One last thing, one of my girlfriends never buys food on credit cards. EVER. Once I learned that lesson from her, I used my credit cards a lot less for everything. Never buy a consumable like food on credit. Only durable goods, stuff with resale value, or high value items for which carry wads of currency might be a dubious proposition, i.e. traveling.

    Sorry for the posty-posty comment. Sacrificing one store-bought coffee a week is probably a good start for most people. But I think it packs a bigger punch when that money is saved and counted up on the Day of Reckoning at the end of the month. It’s all about messages and impact. Do you really miss $4 of virtual money or $4 cash you forked over?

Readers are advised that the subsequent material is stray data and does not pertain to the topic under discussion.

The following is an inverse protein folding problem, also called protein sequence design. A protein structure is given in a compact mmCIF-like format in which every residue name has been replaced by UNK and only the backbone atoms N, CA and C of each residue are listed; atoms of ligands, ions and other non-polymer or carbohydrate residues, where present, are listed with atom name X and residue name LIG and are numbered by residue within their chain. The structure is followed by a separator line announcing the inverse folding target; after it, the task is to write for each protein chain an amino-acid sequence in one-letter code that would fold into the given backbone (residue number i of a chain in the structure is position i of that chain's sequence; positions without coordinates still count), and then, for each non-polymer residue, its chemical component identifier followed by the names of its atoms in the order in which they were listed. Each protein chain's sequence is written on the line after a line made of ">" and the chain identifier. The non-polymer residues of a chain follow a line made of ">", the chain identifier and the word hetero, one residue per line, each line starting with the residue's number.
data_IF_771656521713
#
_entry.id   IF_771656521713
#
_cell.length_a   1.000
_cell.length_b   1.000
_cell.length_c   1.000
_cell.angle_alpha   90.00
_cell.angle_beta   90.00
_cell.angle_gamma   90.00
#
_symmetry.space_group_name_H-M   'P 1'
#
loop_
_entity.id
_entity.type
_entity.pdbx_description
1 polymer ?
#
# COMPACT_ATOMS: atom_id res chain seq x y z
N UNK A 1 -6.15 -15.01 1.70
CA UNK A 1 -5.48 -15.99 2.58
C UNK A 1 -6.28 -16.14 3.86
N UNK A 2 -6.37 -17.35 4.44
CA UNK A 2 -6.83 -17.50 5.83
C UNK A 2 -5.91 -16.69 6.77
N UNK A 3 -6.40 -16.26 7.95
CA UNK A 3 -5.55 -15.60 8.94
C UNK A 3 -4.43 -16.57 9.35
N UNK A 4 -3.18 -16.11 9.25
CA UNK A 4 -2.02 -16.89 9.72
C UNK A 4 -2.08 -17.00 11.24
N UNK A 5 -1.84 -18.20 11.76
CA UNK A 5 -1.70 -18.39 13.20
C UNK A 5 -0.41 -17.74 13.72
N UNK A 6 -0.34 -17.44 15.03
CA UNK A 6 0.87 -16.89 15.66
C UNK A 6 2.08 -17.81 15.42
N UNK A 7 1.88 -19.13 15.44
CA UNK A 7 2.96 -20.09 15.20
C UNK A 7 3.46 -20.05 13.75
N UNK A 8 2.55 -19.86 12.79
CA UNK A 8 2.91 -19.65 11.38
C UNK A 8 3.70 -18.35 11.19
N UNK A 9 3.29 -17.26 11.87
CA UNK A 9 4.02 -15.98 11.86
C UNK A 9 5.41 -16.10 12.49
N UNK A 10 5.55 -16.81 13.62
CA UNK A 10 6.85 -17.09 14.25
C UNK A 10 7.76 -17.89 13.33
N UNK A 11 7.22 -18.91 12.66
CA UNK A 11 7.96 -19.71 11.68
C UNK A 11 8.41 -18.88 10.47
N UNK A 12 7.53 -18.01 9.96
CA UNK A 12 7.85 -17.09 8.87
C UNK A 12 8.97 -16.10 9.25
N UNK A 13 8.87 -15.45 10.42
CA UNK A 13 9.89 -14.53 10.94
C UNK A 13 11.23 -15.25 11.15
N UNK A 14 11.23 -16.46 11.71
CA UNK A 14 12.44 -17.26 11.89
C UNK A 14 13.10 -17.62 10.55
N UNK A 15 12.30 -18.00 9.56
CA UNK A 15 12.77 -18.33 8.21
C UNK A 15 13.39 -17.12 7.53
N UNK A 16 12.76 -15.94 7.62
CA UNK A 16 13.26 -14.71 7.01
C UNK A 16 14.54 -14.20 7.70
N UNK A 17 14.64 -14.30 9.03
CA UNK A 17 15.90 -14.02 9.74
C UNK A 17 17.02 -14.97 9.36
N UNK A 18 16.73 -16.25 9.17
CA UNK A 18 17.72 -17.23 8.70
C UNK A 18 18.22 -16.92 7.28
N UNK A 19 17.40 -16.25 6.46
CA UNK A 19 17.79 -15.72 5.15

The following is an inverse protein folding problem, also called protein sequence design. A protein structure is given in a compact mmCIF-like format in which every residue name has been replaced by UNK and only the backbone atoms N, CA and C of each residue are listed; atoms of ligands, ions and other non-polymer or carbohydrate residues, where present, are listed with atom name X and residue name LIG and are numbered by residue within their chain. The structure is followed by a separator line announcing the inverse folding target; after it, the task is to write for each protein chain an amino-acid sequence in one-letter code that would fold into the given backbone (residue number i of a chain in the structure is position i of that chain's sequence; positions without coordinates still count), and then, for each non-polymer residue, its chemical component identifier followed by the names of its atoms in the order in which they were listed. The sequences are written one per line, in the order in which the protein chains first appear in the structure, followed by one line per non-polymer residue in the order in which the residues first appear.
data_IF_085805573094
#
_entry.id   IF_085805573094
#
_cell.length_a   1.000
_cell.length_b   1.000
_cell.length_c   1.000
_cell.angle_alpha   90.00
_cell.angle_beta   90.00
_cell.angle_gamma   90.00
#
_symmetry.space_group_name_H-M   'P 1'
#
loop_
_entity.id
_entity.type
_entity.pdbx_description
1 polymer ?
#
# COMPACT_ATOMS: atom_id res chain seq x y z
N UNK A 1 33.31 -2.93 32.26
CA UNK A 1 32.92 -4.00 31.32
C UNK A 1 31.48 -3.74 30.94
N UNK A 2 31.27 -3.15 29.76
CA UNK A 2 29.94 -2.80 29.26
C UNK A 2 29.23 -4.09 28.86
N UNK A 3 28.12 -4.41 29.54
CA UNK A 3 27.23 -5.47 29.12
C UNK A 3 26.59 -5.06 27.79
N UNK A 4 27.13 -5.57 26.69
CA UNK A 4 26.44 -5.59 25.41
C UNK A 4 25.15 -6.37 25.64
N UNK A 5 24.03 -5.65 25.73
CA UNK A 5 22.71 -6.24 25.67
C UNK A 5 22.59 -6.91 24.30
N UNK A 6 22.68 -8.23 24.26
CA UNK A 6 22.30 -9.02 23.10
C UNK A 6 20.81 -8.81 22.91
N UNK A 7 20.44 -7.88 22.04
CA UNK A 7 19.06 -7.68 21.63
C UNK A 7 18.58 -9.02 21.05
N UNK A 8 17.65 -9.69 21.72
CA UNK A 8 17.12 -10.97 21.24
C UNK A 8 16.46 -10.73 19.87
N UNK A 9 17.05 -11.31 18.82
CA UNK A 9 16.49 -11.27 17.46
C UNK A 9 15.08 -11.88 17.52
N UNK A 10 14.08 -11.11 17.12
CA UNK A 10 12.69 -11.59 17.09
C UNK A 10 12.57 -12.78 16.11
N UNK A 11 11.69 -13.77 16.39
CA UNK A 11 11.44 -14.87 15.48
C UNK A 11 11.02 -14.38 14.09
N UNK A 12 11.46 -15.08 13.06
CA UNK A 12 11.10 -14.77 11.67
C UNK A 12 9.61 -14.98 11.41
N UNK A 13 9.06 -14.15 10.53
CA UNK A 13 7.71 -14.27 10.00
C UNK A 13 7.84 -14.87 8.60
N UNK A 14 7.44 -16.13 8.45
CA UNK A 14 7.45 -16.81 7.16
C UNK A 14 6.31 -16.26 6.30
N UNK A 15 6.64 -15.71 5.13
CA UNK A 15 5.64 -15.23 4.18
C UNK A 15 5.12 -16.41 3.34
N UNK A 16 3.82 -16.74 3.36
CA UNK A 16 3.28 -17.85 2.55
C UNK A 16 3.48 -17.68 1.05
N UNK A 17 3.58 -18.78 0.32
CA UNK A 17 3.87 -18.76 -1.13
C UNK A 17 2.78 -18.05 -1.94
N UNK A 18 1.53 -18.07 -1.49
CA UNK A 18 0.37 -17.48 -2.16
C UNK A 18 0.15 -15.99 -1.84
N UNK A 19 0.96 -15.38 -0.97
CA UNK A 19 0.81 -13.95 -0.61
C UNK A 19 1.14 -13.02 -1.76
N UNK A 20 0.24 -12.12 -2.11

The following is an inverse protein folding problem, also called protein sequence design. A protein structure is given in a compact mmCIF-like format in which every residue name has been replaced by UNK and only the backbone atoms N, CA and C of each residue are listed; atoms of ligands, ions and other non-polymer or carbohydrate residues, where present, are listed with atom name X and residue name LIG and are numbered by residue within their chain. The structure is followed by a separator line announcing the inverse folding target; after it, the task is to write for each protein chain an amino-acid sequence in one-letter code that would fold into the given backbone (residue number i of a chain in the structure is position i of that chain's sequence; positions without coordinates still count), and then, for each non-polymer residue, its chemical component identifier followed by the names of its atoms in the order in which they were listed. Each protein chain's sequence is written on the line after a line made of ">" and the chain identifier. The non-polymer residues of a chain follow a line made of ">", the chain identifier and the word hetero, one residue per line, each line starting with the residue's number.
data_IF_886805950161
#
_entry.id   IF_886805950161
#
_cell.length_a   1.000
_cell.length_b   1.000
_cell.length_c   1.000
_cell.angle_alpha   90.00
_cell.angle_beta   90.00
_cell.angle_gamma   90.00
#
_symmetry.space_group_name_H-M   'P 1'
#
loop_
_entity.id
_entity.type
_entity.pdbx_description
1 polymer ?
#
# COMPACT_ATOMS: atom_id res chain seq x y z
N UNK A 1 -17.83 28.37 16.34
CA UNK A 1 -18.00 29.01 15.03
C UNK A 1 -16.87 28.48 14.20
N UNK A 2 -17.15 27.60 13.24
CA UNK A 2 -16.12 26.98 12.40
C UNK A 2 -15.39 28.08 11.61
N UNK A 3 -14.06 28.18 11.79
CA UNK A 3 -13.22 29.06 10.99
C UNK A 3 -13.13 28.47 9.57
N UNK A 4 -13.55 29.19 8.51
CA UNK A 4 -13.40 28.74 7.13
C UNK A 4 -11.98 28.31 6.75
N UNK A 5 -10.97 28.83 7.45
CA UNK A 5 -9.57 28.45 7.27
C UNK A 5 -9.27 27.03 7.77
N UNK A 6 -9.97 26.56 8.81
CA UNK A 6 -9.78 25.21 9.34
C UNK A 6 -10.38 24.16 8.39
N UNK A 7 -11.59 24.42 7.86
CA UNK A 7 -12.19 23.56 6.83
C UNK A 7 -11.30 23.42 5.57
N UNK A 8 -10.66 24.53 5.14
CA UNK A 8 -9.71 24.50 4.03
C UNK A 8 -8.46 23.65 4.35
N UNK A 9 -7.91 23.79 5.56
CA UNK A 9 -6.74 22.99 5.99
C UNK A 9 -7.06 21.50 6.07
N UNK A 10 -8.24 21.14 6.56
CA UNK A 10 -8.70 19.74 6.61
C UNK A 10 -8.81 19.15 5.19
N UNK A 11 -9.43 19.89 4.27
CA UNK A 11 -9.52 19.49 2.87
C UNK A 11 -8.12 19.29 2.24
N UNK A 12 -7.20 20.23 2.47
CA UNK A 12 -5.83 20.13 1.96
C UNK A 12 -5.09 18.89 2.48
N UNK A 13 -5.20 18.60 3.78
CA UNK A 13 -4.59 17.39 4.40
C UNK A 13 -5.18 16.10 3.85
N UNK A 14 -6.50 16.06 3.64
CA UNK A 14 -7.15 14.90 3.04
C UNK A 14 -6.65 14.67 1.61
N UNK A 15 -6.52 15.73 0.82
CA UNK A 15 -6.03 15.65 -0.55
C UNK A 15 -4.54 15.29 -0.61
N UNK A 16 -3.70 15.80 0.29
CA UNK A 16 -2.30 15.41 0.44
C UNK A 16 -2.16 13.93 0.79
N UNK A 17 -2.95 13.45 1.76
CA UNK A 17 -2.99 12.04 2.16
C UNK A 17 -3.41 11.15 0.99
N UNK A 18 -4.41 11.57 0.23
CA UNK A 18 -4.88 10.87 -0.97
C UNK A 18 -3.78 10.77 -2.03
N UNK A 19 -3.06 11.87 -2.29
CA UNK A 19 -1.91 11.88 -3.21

6. Phil A. says:

    I bring lunch to work every day and I never buy coffee out. I need that money to go to my other monthly expenses.

  7. Heath says:

    I used to be a Starbucks junkie! But once I figured out how much I was spending on my fix I decided to do something about it. I know that this is extreme and not possible for everyone, I started purchasing raw/green coffee beans and roasting my own at home. I couldn’t believe the difference in quality, taste or MONEY SAVED!!!

    One thing led to another and I ended up starting Java Roastin’. I am now in the business of helping people get off their Starbucks, Caribou, Dunkin’ Dounuts kick and realize what GREAT, FRESH ROASTED coffee actually tastes like! I would be happy to answer any and all questions regarding home roasting or even questions about what we at Java Roastin’ can do for you!

  8. Starbucks makes my hair shrivel up and there’s no time to eat lunch at my workplace. However, I did decide to kick the wine & beer habit. Decided to try it for one month (the shortest month: February!).